Plus, thanking your employer and team can see the right tone for the email and help preserve a friendly relationship with the company even after your departure.
Offer help with the transition process
At the end of your resignation letter, offer assistance or provide guidance on how you want to handle your current projects and assignments. You may mention that you plan to complete all your current work before you leave your position or you may have arranged for your work to be transferred to other members of your team.
Additionally, if you have any suggestions for who may be able to take over your job, this is a good place to mention this.
Complete your letter with a standard signature like “Sincerely”, “Best wishes” and so on.
What to avoid in your resignation letter
A resignation letter may seem like your final correspondence with your current employer. However, this letter may still affect your future work and career prospects — which is why it’s important to take it seriously.
Your employer may keep your resignation letter on file and may refer to it if you ever reach out for a professional reference or any other assistance.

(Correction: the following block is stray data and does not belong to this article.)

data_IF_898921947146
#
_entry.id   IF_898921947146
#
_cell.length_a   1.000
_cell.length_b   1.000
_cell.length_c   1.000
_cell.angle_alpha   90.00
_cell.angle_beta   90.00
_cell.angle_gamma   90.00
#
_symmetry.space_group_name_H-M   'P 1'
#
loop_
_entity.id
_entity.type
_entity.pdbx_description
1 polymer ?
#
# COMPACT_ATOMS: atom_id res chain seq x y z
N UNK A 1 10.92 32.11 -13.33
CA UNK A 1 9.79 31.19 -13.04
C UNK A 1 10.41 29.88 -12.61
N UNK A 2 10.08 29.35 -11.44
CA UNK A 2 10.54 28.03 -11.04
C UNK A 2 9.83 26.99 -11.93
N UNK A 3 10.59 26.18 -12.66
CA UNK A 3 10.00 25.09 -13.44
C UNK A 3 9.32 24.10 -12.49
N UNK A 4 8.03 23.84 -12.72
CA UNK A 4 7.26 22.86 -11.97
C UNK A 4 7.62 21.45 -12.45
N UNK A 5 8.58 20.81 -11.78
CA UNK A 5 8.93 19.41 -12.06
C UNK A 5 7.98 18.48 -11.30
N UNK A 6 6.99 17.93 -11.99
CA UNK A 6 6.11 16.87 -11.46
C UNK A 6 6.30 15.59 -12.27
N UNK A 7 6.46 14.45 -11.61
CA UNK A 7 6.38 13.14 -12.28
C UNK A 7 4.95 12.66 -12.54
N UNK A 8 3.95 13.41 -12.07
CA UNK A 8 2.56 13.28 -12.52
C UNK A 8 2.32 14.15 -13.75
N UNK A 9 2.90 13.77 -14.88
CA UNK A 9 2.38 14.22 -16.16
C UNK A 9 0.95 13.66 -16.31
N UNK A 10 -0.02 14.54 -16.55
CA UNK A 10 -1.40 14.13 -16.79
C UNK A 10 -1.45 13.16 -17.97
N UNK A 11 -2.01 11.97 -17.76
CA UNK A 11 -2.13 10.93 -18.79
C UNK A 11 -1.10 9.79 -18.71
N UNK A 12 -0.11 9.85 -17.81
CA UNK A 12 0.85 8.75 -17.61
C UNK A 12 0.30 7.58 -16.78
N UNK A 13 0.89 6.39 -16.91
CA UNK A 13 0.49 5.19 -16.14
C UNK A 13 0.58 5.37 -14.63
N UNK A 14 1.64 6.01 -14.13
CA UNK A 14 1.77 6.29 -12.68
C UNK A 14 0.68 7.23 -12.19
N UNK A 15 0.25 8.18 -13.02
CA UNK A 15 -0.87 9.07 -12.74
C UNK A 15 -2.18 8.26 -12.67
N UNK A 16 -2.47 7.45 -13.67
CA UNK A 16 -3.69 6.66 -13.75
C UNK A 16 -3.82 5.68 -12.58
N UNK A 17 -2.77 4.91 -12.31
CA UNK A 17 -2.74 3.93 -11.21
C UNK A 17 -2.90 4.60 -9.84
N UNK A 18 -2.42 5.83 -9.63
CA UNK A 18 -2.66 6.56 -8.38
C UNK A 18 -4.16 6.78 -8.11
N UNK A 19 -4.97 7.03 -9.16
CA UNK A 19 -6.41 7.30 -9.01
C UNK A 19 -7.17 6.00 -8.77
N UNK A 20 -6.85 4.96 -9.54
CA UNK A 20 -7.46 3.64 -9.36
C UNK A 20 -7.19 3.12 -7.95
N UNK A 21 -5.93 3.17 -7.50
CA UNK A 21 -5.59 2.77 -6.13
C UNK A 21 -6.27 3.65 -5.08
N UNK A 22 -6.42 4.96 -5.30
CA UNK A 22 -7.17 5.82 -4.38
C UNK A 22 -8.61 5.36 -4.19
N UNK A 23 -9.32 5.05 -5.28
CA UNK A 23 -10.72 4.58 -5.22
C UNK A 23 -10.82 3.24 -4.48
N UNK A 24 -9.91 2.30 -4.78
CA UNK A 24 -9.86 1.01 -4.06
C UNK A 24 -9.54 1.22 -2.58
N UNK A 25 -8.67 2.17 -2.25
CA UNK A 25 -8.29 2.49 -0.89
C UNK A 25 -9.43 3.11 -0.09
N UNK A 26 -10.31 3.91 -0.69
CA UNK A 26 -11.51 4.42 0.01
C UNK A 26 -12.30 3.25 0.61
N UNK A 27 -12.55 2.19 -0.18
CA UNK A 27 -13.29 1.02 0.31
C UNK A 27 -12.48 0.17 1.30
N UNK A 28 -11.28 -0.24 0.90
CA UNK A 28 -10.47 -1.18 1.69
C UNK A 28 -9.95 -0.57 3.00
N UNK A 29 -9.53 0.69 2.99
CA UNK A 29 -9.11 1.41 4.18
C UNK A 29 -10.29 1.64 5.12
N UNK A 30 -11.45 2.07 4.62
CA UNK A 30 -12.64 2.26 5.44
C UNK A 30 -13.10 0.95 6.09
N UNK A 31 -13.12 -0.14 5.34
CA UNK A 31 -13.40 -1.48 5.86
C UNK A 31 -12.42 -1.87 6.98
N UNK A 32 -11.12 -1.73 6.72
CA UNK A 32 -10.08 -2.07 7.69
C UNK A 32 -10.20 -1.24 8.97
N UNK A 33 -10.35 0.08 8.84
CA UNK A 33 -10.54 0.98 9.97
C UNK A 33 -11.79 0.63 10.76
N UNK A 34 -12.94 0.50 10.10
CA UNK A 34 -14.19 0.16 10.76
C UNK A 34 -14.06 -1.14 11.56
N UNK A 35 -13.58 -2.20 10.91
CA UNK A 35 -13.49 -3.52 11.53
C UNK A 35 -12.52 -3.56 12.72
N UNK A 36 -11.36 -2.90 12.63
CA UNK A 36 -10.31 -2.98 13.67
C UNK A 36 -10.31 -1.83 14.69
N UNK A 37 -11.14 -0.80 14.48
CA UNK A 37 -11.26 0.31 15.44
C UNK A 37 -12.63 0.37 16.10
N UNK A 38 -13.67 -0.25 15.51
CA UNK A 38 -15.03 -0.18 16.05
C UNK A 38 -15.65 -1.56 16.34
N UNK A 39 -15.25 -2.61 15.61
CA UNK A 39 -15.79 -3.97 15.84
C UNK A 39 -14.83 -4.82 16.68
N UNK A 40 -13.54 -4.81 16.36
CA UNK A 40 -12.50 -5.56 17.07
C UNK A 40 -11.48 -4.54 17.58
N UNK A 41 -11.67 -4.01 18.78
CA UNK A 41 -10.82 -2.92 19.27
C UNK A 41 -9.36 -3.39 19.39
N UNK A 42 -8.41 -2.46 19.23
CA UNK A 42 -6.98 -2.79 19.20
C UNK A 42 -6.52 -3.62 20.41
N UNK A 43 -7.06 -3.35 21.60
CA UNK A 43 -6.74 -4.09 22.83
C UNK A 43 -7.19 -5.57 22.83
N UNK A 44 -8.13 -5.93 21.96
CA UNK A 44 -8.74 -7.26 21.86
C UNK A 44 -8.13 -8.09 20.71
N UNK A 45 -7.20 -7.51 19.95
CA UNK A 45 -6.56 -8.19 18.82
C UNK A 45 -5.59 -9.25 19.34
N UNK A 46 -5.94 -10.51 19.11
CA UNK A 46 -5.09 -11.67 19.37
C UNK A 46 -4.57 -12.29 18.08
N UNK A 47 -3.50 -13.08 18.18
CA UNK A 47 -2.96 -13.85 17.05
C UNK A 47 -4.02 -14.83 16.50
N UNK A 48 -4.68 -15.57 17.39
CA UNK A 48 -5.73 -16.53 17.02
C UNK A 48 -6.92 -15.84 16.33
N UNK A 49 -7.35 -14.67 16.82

To leave a good impression and make sure your part on friendly terms, avoid the following:
- Don’t be too critical of the company, its management and your experience working with them.
- Don’t use the resignation letter as a chance to vent about the difficulties you’ve faced in the job, bad relationships with colleagues and more.
- If you are writing a resignation letter for personal reasons, don’t go into too much detail. It’s also best not to include too much information about your future plans in the new workplace.
- Keep your letter short: up to a page long. There is no need to make the letter too abstract or too emotional. If there are personal things you want to discuss with your team, it’s best to do that in person.
Two weeks’ notice vs resignation letter
In essence, there is no difference between a two weeks’ notice letter and a resignation letter.
A two weeks’ notice informs the company that you will be leaving on a specific date — typically, within two weeks from your letter of resignation.
Learn more about how to write a two weeks’ notice letter.
A resignation letter, on the other hand, describes a more general intent to leave the company and you may mention any date that doesn’t break the terms of your work contract.
Summing things up
So, here’s what to remember when writing your letter of resignation:
- Make sure to send your resignation letter ahead of time to give your employer enough time to prepare for your departure. Most employers require at least a two weeks’ notice.
- Your resignation letter should include the following essential information: when you are leaving and how you will handle your current projects.
- It’s a good idea to thank your employer and team in your resignation letter. This will ensure a lasting relationship and good terms with your current company.
- Don’t go into too many details or include too much personal information in your resignation letter. Keep it short, formal, friendly and to the point.
Learn more about how to quit a job.